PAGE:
A look at retaining ownership | TSLN.com

A look at retaining ownership

Dave Barz

For the Aug. 29, 2009 edition of Tri-State Livestock News.

I think I set a record! This is the first year in the 35-plus years I’ve lived in South Dakota that I have had to mow my lawn every week. Usually by the 4th of July my mower sits idle until fall when I used to rake leaves. Not only did the rains make more work for me, but it really produced an abundance of pasture grass. Hay producers weren’t so lucky. The hay was there, but it was impossible to get it put up properly. This resulted in tons of poor quality roughage. All this feed may present an opportunity for you to background, or retain ownership of your calves.

This year the calf prices appear to be slipping. This is a result of the meat market, and more importantly loss of equity in the feedlots. The high energy and feed prices have taken more than $5 billion in equity in the last 18 months. Some feedlots in our area have actually filed for bankruptcy protection. History tells us that the feedlots will have to show some substantial profits for a turn or two before the calf prices will increase. Now is the time to make your decision so you can add pounds as quickly and cheaply as possible resulting in your calves hitting the slaughter market before Memorial Day. We recommend you begin your pasture vaccinations now so you will have maximum immunity at the time of weaning. When you process the calves we recommend an implant, Ralgro or another calf implant and de-worming. These calves will gain 2.5 pounds per day when implanted and still sucking cows or an extra 35 pounds. The de-worming also removes competition for nutrients and increases gains.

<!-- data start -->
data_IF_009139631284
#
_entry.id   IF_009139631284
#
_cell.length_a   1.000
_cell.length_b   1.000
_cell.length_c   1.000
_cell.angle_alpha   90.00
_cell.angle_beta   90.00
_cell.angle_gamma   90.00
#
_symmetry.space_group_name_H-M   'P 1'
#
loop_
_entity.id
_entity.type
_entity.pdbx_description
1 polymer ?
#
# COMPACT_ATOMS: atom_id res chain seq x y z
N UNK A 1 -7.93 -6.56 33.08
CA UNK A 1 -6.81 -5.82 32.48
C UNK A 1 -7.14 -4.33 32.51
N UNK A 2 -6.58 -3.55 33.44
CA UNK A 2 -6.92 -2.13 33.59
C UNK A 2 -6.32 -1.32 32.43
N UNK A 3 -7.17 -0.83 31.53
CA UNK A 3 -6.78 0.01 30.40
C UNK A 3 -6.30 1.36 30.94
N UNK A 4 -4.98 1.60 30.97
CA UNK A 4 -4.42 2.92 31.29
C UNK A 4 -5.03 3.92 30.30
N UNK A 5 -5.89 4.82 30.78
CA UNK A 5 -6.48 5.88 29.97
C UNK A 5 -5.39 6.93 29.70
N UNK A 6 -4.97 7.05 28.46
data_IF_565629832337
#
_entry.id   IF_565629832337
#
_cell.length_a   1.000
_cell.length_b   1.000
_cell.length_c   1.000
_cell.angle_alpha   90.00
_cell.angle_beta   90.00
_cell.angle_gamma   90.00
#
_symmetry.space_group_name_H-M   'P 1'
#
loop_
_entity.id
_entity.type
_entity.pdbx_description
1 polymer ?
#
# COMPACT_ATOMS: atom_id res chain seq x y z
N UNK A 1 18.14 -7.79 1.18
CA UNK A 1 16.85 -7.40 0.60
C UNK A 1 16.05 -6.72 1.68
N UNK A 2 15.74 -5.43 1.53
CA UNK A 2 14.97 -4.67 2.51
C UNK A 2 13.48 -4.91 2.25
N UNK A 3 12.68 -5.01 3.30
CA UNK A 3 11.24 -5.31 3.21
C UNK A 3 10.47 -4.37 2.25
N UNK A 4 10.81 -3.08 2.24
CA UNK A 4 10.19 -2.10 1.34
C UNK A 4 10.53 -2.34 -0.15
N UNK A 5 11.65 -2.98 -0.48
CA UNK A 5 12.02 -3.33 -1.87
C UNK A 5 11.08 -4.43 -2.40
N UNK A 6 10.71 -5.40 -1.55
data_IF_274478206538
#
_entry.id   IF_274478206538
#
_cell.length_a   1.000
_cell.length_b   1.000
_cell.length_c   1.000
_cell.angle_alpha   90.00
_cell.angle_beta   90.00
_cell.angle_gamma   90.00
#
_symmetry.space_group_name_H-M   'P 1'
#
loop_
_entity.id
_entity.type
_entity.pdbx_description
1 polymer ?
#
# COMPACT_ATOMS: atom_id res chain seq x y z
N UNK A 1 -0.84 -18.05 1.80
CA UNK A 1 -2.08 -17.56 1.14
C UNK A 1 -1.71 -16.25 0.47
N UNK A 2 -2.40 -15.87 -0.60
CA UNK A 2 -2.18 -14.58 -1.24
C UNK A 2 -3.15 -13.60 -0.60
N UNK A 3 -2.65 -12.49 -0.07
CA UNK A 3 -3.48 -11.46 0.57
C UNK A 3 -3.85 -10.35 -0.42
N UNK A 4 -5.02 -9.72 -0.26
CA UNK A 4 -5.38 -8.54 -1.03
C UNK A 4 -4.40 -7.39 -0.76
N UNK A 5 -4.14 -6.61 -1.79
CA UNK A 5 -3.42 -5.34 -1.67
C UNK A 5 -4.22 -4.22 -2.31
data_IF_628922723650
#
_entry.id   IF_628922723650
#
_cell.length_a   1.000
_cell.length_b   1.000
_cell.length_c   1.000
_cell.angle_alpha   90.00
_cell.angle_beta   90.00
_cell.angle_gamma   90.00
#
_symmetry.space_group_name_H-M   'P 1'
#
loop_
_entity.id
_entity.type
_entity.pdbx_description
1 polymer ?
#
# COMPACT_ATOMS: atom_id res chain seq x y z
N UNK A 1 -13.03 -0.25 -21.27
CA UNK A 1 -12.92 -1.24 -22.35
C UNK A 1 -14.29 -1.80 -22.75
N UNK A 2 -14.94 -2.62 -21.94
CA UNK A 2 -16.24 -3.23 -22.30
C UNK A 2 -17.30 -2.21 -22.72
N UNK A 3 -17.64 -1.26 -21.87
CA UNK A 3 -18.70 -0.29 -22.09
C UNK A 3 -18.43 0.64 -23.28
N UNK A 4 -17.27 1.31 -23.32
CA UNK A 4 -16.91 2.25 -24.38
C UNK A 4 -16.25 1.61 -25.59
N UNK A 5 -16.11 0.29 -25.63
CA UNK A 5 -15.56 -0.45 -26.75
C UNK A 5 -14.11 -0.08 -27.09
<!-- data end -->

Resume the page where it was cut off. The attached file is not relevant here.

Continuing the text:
Clients in our area have utilized radio frequency EID tags to add value to their animals. At slaughter some received $35-$37 per head. The cost was about $3.50 per head so they received a $2.50 premium per hundred for the tagging. They did not need a tag reader and all the records were found in their calf book. The calves merely need to be tagged and registered before they leave the ranch. Some of our feedlots are sharing the premiums with the cow-calf producer after the animals are slaughtered. Retaining ownership historically increases profits six of 10 years. With the emotional and financial pressure on the market many will background or retain ownership hoping for a better market in the future. If you have poor quality and an abundance of feedstuffs, this could be a way to utilize them. In the past we shipped our calves to Kansas and Texas for feeding. Now we can utilize our neighbors’ feedlots and keep as many dollars as possible in our home states. Many of my producers actually deliver corn to the feedlots for their calves thereby cheapening feed costs.

We are all hoping for an upturn in the market. Indicators don’t predict it will be in the near future. Making appropriate decisions now you can position your calves for rapid gains while utilizing your feedstuffs. Visit with your banker about retaining ownership. Some lots will actually purchase a percentage of your calves, pay for the feed, and then share the profits on a percent basis after slaughter. Your veterinarian, nutritionalist or extension specialist will help you calculate the financial scenarios enabling you to decide which method is best for you. In the future cooperation between all the segments of the cattle industry will help assure profits for all sectors.